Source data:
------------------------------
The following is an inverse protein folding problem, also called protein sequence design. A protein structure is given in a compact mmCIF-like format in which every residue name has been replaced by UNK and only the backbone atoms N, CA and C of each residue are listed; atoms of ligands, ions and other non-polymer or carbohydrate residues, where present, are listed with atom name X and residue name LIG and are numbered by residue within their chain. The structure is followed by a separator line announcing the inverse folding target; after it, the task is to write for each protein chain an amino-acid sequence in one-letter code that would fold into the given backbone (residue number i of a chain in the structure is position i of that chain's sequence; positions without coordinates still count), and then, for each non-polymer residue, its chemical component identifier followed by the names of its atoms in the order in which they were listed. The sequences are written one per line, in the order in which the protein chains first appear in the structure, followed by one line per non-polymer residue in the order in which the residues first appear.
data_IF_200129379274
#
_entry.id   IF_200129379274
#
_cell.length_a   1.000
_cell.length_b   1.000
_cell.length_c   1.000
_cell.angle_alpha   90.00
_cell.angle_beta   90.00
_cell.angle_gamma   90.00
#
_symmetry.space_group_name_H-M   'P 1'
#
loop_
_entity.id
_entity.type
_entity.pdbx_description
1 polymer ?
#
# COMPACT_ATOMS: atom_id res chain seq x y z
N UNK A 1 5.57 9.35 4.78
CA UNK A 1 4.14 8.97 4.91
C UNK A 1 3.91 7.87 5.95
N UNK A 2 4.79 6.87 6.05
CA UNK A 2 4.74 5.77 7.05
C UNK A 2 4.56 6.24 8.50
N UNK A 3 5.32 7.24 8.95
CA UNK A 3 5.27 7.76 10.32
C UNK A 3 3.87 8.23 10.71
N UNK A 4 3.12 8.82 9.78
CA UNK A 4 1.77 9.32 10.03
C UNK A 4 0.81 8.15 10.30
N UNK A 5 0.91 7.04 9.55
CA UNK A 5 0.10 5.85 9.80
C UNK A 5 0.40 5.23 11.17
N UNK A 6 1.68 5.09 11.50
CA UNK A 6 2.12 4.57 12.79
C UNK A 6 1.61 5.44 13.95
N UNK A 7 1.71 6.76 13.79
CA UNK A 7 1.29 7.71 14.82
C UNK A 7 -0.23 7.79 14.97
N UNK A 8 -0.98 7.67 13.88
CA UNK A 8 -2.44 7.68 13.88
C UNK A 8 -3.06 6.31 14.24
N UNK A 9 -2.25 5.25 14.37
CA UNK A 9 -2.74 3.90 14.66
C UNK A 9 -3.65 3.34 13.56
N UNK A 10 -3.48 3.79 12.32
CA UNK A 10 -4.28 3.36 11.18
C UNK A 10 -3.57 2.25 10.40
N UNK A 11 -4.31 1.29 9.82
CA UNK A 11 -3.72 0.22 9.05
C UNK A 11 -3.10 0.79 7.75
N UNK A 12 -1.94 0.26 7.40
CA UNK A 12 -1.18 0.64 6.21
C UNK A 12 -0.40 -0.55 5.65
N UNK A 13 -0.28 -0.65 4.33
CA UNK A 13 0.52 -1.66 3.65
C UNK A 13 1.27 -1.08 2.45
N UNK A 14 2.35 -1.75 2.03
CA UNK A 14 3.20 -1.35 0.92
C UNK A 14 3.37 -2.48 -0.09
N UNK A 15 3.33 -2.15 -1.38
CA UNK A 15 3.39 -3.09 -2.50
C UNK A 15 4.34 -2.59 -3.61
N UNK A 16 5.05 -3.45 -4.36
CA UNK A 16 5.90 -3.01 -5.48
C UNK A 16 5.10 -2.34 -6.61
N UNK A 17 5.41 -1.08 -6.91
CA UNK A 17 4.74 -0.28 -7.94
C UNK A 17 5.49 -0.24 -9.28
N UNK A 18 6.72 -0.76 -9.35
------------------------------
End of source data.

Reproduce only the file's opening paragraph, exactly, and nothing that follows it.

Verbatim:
The following is an inverse protein folding problem, also called protein sequence design. A protein structure is given in a compact mmCIF-like format in which every residue name has been replaced by UNK and only the backbone atoms N, CA and C of each residue are listed; atoms of ligands, ions and other non-polymer or carbohydrate residues, where present, are listed with atom name X and residue name LIG and are numbered by residue within their chain. The structure is followed by a separator line announcing the inverse folding target; after it, the task is to write for each protein chain an amino-acid sequence in one-letter code that would fold into the given backbone (residue number i of a chain in the structure is position i of that chain's sequence; positions without coordinates still count), and then, for each non-polymer residue, its chemical component identifier followed by the names of its atoms in the order in which they were listed. The sequences are written one per line, in the order in which the protein chains first appear in the structure, followed by one line per non-polymer residue in the order in which the residues first appear.